Police strip-searching young women at music festivals is perpetuating the dangerous idea that a woman's body is not hers to decide what to do with.
Music festivals are important to young people, they're an escape from the grown-up world, a retreat from the rat race they often have no interest in and a chance to connect to each other and to a world of fun and frivolity that makes more sense.
A world where they can express themselves in the way they dress and dance, the people they meet and where they're free of the stress of conformity and judgement.
The only thing to think about is the drop of the beat.
If, in the middle of this happy, safe place a police officer who you've been taught to obey approached you, led you away from your friends into a small room and made you take off all of your clothes, I'm pretty sure you would feel differently about the experience.
An investigation into the strip-search of a 16-year-old girl at Splendour in the Grass music festival in 2017 has revealed how often this practice is occurring.
In the last 12 years the number of strip-searches in New South Wales has increased almost 20 times to around 5000 a year.
NSW Police Minister David Elliott was quoted saying he "would want" his own underage sons to be strip-searched if the police were suspicious of them.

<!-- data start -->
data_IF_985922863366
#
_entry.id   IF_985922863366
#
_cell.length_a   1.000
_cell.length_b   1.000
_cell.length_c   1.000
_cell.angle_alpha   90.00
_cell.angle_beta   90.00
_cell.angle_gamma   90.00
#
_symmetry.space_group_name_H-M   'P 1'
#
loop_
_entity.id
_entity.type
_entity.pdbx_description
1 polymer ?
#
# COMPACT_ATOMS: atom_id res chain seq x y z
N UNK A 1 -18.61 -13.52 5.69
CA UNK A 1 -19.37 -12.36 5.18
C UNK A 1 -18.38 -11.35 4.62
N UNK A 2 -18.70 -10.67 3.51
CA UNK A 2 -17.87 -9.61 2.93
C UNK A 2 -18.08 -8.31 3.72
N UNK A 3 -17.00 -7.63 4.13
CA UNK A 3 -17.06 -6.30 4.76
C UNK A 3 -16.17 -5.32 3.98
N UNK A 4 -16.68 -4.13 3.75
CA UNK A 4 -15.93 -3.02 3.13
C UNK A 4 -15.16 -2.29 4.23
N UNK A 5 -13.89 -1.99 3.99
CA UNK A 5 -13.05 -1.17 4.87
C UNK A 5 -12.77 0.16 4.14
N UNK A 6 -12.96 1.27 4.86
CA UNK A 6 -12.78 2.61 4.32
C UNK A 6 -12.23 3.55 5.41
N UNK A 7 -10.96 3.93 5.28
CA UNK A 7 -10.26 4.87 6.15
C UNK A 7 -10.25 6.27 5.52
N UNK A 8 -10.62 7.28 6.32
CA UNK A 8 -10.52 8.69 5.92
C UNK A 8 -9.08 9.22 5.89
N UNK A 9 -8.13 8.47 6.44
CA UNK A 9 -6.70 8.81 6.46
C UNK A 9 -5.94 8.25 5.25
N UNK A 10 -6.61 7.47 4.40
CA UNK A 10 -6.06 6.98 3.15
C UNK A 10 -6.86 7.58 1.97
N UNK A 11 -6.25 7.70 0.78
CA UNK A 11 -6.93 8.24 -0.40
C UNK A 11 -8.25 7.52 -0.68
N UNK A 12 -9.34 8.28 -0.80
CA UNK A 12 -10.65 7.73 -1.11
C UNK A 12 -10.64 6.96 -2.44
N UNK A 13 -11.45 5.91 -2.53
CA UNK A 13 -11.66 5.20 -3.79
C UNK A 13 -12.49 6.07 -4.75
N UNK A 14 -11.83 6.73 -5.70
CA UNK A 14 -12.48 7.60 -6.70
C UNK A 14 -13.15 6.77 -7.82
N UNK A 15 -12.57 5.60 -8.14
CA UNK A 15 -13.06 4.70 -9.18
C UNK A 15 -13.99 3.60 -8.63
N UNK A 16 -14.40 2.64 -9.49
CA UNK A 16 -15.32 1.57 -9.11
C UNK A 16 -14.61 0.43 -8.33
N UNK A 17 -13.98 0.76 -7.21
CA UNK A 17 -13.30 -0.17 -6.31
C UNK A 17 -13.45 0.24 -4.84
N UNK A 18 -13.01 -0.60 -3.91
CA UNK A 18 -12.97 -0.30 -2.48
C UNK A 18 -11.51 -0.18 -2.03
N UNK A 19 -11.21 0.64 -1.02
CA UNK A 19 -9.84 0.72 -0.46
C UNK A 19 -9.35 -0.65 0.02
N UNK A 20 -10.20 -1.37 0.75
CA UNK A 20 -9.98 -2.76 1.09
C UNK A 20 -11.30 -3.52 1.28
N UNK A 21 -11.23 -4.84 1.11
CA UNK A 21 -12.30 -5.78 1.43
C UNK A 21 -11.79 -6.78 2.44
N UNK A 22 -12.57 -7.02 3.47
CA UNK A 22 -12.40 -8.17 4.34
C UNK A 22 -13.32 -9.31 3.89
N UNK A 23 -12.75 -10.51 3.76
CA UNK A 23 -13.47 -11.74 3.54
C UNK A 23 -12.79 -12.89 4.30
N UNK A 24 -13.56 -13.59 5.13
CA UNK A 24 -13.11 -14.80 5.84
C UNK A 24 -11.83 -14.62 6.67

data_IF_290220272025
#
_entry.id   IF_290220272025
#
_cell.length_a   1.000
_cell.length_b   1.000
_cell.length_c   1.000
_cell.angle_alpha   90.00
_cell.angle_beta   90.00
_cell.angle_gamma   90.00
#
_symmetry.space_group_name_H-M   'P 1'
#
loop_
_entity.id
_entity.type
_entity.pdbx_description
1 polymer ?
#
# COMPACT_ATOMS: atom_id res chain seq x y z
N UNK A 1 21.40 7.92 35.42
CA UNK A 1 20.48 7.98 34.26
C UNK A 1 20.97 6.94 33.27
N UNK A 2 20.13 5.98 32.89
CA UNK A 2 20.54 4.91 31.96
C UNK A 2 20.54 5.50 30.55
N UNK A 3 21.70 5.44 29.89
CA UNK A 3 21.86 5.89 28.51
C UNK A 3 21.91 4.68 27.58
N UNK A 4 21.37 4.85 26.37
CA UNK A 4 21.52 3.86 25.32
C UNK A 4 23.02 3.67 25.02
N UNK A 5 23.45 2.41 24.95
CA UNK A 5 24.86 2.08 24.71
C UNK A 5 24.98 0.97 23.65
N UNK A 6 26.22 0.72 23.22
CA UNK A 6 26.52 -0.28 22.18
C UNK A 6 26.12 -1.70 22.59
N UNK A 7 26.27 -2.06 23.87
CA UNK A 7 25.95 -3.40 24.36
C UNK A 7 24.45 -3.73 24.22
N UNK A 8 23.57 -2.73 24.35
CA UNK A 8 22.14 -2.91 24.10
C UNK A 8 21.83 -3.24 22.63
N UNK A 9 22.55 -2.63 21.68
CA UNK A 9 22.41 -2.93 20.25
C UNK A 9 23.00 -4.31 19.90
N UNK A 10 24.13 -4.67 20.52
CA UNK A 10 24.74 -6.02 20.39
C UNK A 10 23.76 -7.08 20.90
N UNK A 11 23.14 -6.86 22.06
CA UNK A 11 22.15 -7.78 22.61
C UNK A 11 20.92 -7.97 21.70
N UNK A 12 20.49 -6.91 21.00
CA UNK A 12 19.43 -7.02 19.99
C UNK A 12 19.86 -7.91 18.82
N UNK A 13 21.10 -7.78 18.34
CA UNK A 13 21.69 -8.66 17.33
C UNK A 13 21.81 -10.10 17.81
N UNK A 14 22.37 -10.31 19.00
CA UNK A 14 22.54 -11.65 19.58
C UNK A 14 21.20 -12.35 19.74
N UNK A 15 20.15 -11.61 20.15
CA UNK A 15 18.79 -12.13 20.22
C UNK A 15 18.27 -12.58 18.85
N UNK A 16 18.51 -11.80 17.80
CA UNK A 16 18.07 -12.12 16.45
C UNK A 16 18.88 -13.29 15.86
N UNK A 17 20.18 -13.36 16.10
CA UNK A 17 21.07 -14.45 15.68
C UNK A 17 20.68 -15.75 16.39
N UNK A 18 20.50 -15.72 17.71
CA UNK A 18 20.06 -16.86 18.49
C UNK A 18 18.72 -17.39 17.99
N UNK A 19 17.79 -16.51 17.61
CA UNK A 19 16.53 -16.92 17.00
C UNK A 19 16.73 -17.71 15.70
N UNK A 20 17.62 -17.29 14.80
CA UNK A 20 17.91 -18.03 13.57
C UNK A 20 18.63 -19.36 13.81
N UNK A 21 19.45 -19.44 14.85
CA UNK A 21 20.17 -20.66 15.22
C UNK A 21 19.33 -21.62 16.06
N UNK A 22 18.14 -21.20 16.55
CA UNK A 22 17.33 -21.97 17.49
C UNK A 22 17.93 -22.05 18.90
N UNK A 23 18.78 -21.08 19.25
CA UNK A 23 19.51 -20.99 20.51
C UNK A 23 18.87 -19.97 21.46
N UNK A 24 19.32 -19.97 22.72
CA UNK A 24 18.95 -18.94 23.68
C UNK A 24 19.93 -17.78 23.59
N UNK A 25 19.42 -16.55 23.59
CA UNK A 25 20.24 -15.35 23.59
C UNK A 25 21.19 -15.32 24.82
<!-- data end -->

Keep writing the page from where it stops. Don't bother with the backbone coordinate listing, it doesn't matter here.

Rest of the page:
If he had daughters, would he want them to be one of the 122 teenage girls strip-searched since 2016?
One police officer said he personally strip-searched 19 people at the same festival. He had no reason other than a "gut feeling" they possessed drugs. The only drug he found was a single antidepressant tablet.
Statistics from the Australian Institute of Health and Welfare suggest it's likely four of those 19 people had previously experienced some form of sexual violence. That's four young people, potentially-retraumatised for no reason and no arrest.
It's 2019 and we have only just started to seriously acknowledge that women and girls have to deal with plenty of unwanted approaches and abuses of power in many professions.
We're just starting to teach young girls body autonomy, affirmative consent and how to be strong enough to say no.
When a young woman takes the chance to put herself out there and to trust her community that she will be safe, that she will make it home that night, that needs to extend to being safe from awful, unlawful and humiliating police practices.
If we are really going to empower women to feel in control of their lives and bodies then we need to properly identify and end the abuses of power that are blocking the change.